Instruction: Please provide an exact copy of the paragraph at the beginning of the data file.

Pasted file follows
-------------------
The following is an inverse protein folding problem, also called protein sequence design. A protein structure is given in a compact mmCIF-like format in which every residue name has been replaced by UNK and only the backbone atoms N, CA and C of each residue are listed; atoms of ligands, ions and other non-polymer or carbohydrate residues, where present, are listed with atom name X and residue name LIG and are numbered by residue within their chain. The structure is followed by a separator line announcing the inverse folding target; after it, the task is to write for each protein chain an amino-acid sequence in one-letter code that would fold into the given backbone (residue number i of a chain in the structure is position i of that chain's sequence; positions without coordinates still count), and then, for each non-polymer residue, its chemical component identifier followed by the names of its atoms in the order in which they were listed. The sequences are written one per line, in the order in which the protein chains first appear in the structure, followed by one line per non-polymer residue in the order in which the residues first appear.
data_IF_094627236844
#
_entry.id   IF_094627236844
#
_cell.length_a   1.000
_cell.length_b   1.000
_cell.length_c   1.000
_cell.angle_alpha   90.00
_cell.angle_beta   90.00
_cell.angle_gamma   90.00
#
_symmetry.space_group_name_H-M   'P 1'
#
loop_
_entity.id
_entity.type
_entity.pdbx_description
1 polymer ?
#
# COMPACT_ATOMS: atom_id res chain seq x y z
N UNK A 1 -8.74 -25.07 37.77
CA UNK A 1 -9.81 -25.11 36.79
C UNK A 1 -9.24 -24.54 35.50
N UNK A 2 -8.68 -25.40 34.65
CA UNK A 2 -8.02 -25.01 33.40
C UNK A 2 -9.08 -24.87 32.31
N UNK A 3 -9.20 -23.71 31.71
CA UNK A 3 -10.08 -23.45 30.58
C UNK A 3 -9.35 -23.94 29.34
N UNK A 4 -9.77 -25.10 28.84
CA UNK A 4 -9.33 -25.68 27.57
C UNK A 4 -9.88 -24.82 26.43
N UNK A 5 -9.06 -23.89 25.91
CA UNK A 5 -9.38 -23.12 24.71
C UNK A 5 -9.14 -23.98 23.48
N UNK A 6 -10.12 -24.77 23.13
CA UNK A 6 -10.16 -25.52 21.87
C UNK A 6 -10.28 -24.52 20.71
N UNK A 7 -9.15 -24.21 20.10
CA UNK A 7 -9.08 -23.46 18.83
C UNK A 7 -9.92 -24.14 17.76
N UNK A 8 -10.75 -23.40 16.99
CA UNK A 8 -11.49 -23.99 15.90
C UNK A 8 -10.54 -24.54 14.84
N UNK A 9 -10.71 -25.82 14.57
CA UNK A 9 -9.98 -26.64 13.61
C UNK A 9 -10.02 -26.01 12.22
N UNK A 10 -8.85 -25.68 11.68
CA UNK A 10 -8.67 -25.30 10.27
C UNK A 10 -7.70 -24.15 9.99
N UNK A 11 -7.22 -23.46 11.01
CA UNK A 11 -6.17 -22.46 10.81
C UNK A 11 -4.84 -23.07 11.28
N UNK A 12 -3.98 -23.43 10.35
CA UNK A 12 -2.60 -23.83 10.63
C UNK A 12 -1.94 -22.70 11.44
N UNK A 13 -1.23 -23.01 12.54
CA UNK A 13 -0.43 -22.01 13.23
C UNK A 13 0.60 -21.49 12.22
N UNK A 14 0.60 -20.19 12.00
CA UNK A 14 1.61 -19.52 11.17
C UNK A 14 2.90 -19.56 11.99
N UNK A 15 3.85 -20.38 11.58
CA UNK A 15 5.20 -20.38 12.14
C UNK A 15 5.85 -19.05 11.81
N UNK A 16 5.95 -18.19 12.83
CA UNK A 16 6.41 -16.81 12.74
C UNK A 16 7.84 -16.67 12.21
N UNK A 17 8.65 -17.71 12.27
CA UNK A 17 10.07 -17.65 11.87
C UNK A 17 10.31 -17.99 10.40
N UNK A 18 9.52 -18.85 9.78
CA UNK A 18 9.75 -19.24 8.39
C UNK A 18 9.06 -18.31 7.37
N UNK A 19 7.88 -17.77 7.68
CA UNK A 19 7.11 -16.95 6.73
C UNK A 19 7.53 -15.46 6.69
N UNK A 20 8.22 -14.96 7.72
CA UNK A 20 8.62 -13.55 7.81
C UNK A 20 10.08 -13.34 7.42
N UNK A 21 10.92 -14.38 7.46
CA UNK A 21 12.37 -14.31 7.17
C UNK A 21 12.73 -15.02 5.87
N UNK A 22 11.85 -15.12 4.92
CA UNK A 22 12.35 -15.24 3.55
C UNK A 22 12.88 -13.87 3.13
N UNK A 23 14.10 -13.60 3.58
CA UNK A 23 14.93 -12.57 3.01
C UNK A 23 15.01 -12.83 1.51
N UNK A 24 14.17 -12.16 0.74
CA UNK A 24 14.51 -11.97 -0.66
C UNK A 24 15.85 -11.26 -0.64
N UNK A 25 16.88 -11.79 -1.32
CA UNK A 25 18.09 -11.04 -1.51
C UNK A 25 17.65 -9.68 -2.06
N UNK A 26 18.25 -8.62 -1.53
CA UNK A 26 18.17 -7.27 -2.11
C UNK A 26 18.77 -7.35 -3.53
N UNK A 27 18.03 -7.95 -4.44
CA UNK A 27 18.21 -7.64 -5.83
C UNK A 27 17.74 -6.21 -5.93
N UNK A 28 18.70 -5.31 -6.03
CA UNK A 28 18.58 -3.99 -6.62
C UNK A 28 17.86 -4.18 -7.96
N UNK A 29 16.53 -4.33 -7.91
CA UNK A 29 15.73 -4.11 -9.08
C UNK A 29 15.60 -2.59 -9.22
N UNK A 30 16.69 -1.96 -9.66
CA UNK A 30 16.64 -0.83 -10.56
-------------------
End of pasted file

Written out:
The following is an inverse protein folding problem, also called protein sequence design. A protein structure is given in a compact mmCIF-like format in which every residue name has been replaced by UNK and only the backbone atoms N, CA and C of each residue are listed; atoms of ligands, ions and other non-polymer or carbohydrate residues, where present, are listed with atom name X and residue name LIG and are numbered by residue within their chain. The structure is followed by a separator line announcing the inverse folding target; after it, the task is to write for each protein chain an amino-acid sequence in one-letter code that would fold into the given backbone (residue number i of a chain in the structure is position i of that chain's sequence; positions without coordinates still count), and then, for each non-polymer residue, its chemical component identifier followed by the names of its atoms in the order in which they were listed. The sequences are written one per line, in the order in which the protein chains first appear in the structure, followed by one line per non-polymer residue in the order in which the residues first appear.